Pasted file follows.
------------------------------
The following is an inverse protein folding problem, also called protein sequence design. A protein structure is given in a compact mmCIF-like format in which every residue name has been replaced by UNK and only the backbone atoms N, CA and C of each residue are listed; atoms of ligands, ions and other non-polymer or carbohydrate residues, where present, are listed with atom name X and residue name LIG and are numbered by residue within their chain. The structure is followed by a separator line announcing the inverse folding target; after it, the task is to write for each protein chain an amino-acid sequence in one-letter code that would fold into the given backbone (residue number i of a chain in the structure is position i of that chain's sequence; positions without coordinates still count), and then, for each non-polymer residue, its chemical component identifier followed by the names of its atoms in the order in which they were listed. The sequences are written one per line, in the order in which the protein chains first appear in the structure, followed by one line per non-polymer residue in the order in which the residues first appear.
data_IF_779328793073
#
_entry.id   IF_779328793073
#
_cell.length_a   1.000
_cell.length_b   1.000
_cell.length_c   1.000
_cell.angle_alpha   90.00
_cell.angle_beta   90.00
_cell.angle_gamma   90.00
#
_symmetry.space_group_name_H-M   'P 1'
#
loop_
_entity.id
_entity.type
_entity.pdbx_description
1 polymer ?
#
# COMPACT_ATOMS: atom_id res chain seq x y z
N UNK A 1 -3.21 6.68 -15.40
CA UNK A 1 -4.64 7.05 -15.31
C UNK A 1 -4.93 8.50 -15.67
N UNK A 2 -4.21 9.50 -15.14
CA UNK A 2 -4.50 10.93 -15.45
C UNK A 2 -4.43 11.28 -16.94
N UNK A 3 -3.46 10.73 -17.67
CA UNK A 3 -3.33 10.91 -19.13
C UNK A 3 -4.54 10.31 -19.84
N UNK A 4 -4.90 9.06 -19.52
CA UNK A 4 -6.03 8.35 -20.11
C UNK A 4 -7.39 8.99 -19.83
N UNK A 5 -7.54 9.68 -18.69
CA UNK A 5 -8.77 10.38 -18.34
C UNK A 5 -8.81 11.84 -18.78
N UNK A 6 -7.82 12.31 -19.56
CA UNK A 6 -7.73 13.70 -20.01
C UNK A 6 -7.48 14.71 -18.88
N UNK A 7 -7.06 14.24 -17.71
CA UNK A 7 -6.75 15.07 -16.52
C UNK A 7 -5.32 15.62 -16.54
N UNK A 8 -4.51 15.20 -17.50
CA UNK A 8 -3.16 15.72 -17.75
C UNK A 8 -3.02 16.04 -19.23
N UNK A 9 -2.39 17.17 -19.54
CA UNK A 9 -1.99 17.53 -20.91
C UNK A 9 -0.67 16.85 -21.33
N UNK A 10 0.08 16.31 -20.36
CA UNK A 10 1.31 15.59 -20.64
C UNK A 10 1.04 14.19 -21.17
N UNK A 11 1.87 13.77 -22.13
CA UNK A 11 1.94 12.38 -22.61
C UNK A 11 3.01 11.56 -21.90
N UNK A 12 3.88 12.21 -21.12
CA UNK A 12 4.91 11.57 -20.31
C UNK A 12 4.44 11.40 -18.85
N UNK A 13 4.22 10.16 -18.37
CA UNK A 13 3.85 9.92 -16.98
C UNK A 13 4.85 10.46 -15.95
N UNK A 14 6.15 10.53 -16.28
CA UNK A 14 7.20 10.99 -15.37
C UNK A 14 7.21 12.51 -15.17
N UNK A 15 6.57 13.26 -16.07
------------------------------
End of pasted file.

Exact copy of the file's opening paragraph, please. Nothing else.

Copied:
The following is an inverse protein folding problem, also called protein sequence design. A protein structure is given in a compact mmCIF-like format in which every residue name has been replaced by UNK and only the backbone atoms N, CA and C of each residue are listed; atoms of ligands, ions and other non-polymer or carbohydrate residues, where present, are listed with atom name X and residue name LIG and are numbered by residue within their chain. The structure is followed by a separator line announcing the inverse folding target; after it, the task is to write for each protein chain an amino-acid sequence in one-letter code that would fold into the given backbone (residue number i of a chain in the structure is position i of that chain's sequence; positions without coordinates still count), and then, for each non-polymer residue, its chemical component identifier followed by the names of its atoms in the order in which they were listed. The sequences are written one per line, in the order in which the protein chains first appear in the structure, followed by one line per non-polymer residue in the order in which the residues first appear.